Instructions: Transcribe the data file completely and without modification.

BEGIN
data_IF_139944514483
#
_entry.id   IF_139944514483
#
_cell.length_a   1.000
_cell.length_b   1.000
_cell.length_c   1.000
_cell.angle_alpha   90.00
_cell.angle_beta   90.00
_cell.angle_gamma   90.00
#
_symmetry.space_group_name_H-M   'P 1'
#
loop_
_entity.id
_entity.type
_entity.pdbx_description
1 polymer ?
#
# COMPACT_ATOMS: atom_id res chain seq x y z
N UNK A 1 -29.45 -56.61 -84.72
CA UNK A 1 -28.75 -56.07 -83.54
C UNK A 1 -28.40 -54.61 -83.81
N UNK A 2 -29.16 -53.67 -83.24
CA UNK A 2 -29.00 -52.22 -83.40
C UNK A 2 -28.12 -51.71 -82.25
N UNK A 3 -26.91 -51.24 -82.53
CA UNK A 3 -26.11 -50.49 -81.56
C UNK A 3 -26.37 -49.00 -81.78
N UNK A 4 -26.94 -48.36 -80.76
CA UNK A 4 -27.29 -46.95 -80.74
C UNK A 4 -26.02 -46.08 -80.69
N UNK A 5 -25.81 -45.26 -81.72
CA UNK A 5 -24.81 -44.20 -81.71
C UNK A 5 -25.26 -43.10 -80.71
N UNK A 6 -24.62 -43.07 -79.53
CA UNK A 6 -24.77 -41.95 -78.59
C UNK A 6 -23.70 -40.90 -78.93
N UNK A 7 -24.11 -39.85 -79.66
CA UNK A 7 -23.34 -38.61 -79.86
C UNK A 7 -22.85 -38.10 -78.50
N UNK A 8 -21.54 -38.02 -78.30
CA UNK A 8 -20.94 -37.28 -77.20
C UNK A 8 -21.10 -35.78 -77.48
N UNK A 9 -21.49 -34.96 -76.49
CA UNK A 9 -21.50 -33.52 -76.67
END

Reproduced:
data_IF_139944514483
#
_entry.id   IF_139944514483
#
_cell.length_a   1.000
_cell.length_b   1.000
_cell.length_c   1.000
_cell.angle_alpha   90.00
_cell.angle_beta   90.00
_cell.angle_gamma   90.00
#
_symmetry.space_group_name_H-M   'P 1'
#
loop_
_entity.id
_entity.type
_entity.pdbx_description
1 polymer ?
#
# COMPACT_ATOMS: atom_id res chain seq x y z
N UNK A 1 -29.45 -56.61 -84.72
CA UNK A 1 -28.75 -56.07 -83.54
C UNK A 1 -28.40 -54.61 -83.81
N UNK A 2 -29.16 -53.67 -83.24
CA UNK A 2 -29.00 -52.22 -83.40
C UNK A 2 -28.12 -51.71 -82.25
N UNK A 3 -26.91 -51.24 -82.53
CA UNK A 3 -26.11 -50.49 -81.56
C UNK A 3 -26.37 -49.00 -81.78
N UNK A 4 -26.94 -48.36 -80.76
CA UNK A 4 -27.29 -46.95 -80.74
C UNK A 4 -26.02 -46.08 -80.69
N UNK A 5 -25.81 -45.26 -81.72
CA UNK A 5 -24.81 -44.20 -81.71
C UNK A 5 -25.26 -43.10 -80.71
N UNK A 6 -24.62 -43.07 -79.53
CA UNK A 6 -24.77 -41.95 -78.59
C UNK A 6 -23.70 -40.90 -78.93
N UNK A 7 -24.11 -39.85 -79.66
CA UNK A 7 -23.34 -38.61 -79.86
C UNK A 7 -22.85 -38.10 -78.50
N UNK A 8 -21.54 -38.02 -78.30
CA UNK A 8 -20.94 -37.28 -77.20
C UNK A 8 -21.10 -35.78 -77.48
N UNK A 9 -21.49 -34.96 -76.49
CA UNK A 9 -21.50 -33.52 -76.67